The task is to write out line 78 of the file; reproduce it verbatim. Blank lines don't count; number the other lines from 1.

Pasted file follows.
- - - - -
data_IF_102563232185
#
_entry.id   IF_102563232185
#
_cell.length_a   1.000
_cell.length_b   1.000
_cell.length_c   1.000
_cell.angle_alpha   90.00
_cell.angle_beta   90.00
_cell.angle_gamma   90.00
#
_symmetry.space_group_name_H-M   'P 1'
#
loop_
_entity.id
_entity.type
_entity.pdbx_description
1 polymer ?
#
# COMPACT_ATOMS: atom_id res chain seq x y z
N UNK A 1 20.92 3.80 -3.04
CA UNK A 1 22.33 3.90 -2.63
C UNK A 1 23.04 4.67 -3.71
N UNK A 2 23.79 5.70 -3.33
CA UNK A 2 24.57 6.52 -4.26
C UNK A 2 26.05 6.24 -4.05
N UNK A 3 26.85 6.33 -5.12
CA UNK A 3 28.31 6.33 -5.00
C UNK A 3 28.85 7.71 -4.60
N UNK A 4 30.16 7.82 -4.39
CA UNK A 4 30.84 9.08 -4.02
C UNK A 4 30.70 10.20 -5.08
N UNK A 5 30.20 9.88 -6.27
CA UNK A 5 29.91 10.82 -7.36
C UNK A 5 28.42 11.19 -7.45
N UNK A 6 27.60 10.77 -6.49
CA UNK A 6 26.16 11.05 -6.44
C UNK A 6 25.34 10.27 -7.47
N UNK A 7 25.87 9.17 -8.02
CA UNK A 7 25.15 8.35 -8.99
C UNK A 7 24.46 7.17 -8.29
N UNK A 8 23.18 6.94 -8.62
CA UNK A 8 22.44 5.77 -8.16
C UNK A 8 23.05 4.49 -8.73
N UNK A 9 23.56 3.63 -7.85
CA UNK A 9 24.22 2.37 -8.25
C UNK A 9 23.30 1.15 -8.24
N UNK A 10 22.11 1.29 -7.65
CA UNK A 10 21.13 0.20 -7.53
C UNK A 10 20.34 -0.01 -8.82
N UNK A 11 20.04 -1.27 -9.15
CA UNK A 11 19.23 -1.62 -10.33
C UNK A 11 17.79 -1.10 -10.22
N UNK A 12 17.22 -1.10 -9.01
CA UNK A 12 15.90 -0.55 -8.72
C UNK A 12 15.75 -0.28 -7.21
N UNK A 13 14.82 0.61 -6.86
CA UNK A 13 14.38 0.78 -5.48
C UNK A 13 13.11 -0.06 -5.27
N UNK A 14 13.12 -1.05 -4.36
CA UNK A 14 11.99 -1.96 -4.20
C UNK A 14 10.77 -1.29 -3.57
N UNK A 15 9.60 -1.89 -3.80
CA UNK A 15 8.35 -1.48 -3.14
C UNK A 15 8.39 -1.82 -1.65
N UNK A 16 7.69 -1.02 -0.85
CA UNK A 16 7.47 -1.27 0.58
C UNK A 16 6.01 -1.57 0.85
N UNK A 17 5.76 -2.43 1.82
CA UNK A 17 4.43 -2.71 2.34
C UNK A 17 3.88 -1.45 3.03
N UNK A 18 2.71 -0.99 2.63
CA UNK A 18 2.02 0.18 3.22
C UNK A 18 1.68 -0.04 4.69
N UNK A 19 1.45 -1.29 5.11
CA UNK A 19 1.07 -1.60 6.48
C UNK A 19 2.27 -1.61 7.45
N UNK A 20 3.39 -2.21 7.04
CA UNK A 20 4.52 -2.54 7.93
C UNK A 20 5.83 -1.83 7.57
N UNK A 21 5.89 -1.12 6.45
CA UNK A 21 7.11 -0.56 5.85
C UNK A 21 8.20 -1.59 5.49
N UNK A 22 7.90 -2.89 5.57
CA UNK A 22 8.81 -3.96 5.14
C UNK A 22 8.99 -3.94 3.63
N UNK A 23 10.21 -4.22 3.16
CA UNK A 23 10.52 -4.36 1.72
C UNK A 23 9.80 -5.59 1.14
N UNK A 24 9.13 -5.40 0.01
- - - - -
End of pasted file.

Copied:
N UNK A 20 3.39 -2.21 7.04